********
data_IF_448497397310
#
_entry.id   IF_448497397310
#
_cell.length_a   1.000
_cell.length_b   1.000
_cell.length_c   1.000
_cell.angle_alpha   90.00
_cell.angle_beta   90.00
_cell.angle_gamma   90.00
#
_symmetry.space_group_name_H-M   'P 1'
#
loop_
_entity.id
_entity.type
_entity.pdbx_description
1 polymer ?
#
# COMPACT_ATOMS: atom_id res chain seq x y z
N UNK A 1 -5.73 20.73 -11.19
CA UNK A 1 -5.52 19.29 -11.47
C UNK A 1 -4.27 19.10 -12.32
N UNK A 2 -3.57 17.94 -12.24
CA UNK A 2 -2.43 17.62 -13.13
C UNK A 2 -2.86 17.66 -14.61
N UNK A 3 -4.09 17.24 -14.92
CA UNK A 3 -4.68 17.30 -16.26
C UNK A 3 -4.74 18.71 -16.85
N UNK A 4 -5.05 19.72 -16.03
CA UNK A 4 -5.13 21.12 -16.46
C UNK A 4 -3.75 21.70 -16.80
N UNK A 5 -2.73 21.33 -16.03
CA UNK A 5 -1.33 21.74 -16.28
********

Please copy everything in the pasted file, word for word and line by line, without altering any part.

data_IF_448497397310
#
_entry.id   IF_448497397310
#
_cell.length_a   1.000
_cell.length_b   1.000
_cell.length_c   1.000
_cell.angle_alpha   90.00
_cell.angle_beta   90.00
_cell.angle_gamma   90.00
#
_symmetry.space_group_name_H-M   'P 1'
#
loop_
_entity.id
_entity.type
_entity.pdbx_description
1 polymer ?
#
# COMPACT_ATOMS: atom_id res chain seq x y z
N UNK A 1 -5.73 20.73 -11.19
CA UNK A 1 -5.52 19.29 -11.47
C UNK A 1 -4.27 19.10 -12.32
N UNK A 2 -3.57 17.94 -12.24
CA UNK A 2 -2.43 17.62 -13.13
C UNK A 2 -2.86 17.66 -14.61
N UNK A 3 -4.09 17.24 -14.92
CA UNK A 3 -4.68 17.30 -16.26
C UNK A 3 -4.74 18.71 -16.85
N UNK A 4 -5.05 19.72 -16.03
CA UNK A 4 -5.13 21.12 -16.46
C UNK A 4 -3.75 21.70 -16.80
N UNK A 5 -2.73 21.33 -16.03
CA UNK A 5 -1.33 21.74 -16.28